Regional Gardening Reports :: National Gardening Association

In the Garden:
Western Mountains and High Plains
April, 2009
Regional Report

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A good core-aeration will breathe new life into the awakening spring lawn.

Spring Lawn Care Tips

Now that the spring snow storms are making up for one of the driest winter's on record, let's not sit back on our laurels and ignore our lawns. Sure, the heavy, wet snows are going to make the grass green up, but don't forget to do some preventive maintenance to make your lawn more water-wise.

One of the first things I like to get out of the way after all this good moisture is the core-aeration of the lawn. I used to do it myself, but with such a tight schedule and other commitments, I find it easier to hire a reputable aeration company to do the job. It will cost between $35 to $40 for an average sized lawn (5,000 square feet). Just be sure that whomever you choose, they use an aerator the pulls out deep plugs of two inches or more.

Aeration is much better than power-raking since it removes cores of soil and breaks through the thatch layers without damaging the grasses' crowns. The holes left from aeration will stimulate the lawn, making it produce more roots for vigorous growth. Moisture, air, and nutrients will become more readily available to the surviving grass plants. This activity is hastened in spring's cooler temperatures, especially for cool-season grasses like bluegrass, turf-type fescue, and perennial ryegrass.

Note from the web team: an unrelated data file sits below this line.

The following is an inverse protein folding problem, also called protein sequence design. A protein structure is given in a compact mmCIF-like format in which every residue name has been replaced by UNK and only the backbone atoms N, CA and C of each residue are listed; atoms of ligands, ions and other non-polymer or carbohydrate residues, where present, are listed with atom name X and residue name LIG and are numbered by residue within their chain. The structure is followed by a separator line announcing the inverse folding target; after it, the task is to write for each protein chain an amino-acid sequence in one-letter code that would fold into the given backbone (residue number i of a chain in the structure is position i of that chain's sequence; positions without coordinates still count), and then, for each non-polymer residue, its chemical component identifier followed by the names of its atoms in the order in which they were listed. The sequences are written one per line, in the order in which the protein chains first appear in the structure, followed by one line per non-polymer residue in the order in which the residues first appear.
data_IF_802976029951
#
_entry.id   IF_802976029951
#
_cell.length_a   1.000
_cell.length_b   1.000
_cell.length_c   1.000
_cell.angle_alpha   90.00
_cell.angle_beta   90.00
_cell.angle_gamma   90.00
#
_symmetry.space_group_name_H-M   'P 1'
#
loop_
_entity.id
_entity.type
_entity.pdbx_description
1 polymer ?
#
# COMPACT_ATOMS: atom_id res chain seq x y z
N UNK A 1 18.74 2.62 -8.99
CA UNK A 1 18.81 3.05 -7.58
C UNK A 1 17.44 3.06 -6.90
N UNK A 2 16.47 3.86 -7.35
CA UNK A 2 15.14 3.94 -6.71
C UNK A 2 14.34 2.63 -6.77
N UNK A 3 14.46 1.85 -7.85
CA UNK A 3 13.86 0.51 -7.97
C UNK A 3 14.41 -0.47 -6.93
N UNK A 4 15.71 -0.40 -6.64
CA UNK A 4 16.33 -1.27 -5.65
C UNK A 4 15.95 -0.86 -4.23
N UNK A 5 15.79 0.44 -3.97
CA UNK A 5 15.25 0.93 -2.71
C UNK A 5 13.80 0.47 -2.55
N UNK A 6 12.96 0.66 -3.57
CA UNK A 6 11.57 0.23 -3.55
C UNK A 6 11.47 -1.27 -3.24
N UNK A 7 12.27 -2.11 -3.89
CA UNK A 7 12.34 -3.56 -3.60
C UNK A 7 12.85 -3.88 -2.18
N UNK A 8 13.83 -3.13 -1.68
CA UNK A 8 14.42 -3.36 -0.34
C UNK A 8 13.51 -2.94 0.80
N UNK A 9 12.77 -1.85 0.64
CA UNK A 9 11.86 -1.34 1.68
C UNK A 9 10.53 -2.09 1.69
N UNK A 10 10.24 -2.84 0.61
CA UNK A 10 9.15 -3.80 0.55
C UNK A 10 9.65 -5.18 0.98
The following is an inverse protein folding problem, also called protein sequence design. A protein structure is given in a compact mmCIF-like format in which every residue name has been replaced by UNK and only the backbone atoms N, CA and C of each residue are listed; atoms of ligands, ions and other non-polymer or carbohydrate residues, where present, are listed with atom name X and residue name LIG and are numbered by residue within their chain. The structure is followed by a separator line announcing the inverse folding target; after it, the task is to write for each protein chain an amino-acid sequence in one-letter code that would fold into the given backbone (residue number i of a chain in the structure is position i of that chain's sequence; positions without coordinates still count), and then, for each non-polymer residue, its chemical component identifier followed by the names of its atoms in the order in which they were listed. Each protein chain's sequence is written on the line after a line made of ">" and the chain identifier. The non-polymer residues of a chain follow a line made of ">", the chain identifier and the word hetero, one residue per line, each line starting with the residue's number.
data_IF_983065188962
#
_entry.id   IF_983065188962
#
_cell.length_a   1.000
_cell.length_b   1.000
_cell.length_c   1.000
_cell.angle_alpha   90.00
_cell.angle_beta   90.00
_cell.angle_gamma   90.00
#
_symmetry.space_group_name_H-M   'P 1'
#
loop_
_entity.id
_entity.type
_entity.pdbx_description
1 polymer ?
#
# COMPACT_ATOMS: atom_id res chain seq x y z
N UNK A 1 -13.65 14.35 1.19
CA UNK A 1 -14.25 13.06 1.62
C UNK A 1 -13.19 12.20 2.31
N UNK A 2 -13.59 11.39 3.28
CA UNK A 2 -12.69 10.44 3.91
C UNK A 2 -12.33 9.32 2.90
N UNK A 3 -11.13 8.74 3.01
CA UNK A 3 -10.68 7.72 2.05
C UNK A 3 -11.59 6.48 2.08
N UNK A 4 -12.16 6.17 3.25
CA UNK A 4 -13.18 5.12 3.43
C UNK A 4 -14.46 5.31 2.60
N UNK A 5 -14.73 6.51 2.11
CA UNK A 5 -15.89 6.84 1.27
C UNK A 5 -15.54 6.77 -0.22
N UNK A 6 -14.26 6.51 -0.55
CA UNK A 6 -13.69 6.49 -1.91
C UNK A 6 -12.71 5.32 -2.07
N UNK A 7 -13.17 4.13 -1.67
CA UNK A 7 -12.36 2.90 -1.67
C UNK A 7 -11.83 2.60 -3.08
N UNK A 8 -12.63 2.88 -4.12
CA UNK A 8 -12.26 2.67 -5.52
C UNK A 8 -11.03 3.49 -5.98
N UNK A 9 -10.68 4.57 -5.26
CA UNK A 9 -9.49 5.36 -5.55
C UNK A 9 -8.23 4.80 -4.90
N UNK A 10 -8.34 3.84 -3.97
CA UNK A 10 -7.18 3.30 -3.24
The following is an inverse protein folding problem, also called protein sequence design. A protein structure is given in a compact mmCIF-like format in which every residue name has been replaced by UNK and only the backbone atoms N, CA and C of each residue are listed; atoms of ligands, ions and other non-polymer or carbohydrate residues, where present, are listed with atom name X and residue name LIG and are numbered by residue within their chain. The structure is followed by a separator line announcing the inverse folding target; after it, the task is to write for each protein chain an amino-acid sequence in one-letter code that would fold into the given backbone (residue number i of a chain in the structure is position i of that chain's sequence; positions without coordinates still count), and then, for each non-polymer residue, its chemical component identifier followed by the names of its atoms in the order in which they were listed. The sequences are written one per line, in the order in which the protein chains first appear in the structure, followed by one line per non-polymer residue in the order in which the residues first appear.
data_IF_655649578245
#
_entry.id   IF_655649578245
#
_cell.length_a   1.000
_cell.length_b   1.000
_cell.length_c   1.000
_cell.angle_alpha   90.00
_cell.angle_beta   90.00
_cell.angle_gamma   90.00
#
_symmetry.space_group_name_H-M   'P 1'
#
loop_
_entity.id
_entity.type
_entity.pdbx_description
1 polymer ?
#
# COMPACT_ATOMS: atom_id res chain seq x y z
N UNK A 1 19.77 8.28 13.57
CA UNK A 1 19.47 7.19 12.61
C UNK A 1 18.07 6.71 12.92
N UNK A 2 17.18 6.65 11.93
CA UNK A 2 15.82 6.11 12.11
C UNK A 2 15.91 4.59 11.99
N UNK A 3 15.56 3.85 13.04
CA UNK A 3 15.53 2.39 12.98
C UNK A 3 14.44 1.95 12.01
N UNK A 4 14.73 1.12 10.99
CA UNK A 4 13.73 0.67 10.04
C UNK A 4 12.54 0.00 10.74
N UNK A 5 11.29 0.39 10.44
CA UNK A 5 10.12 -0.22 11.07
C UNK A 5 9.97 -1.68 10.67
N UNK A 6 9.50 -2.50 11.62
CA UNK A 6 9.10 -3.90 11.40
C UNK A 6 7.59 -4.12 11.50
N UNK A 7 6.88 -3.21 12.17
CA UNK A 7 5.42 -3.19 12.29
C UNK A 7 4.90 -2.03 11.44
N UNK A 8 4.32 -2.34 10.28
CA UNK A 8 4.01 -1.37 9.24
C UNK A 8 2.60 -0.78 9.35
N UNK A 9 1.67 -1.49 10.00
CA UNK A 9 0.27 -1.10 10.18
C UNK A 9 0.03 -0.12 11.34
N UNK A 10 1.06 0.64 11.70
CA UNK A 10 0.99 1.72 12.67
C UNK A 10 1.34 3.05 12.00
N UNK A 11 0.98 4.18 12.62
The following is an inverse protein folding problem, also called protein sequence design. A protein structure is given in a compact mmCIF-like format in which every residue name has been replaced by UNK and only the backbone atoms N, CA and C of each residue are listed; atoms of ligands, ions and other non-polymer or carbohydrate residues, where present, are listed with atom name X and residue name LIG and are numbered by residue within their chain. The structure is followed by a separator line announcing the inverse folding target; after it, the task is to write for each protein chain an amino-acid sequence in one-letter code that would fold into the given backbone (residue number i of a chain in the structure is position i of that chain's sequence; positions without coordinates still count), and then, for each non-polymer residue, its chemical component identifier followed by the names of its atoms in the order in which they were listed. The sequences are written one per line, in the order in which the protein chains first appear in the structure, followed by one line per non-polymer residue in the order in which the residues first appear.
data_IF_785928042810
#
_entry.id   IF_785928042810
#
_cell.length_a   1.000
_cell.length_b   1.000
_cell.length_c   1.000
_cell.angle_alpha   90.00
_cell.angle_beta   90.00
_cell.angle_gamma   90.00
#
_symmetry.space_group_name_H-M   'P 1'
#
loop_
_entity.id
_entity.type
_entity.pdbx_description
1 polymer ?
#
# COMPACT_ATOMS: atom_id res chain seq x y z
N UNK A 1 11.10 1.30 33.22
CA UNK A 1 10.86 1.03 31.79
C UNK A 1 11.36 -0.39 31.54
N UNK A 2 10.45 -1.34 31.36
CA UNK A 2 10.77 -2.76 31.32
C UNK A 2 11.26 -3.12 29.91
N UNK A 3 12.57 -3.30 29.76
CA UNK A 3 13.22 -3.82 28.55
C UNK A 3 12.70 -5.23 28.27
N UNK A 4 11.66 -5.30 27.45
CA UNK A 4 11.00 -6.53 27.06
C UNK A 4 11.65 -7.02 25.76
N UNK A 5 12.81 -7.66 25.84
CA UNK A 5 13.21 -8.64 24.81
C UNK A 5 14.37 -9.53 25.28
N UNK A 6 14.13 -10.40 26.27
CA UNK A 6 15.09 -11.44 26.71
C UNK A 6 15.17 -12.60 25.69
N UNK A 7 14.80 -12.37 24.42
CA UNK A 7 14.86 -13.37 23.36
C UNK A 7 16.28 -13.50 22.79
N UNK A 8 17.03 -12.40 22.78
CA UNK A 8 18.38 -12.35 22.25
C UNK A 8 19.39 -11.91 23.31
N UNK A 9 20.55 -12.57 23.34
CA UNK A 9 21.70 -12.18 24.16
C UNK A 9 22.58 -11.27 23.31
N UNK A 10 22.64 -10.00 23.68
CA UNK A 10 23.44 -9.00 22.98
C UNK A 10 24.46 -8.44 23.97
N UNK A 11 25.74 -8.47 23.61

Once the core-aeration is completed, it is your choice to leave the cores on the lawn or rake them up. If I have the time I will rake up as many as I can and put them in the compost pile to break down with the other organic materials. Otherwise the cores will eventually disintegrate and return soil and organic matter within the lawn's ecosystem. The disadvantage of leaving them on the lawn is that when the harden, they can quickly dull the mower blade during mowing.

Now comes the first application of lawn fertilizer. My preference is to use a slow-release, organic-based lawn food. The fast-release synthetic types are generally cheaper, but will release nutrients too quickly and leach away after heavy moisture. Lawns prefer to be awakened slowly, the way nature intended. We humans like instant green. Lawns that are rushed with a lush, succulent growth will need to be mowed more often and can be predisposed to certain lawn diseases.

Organic, slow-release formulations will supply nutrients gradually over many weeks without increasing the demand for water. A healthier lawn will require noticeably less water and fertilizer, and weeds won't have the opportunity to invade.

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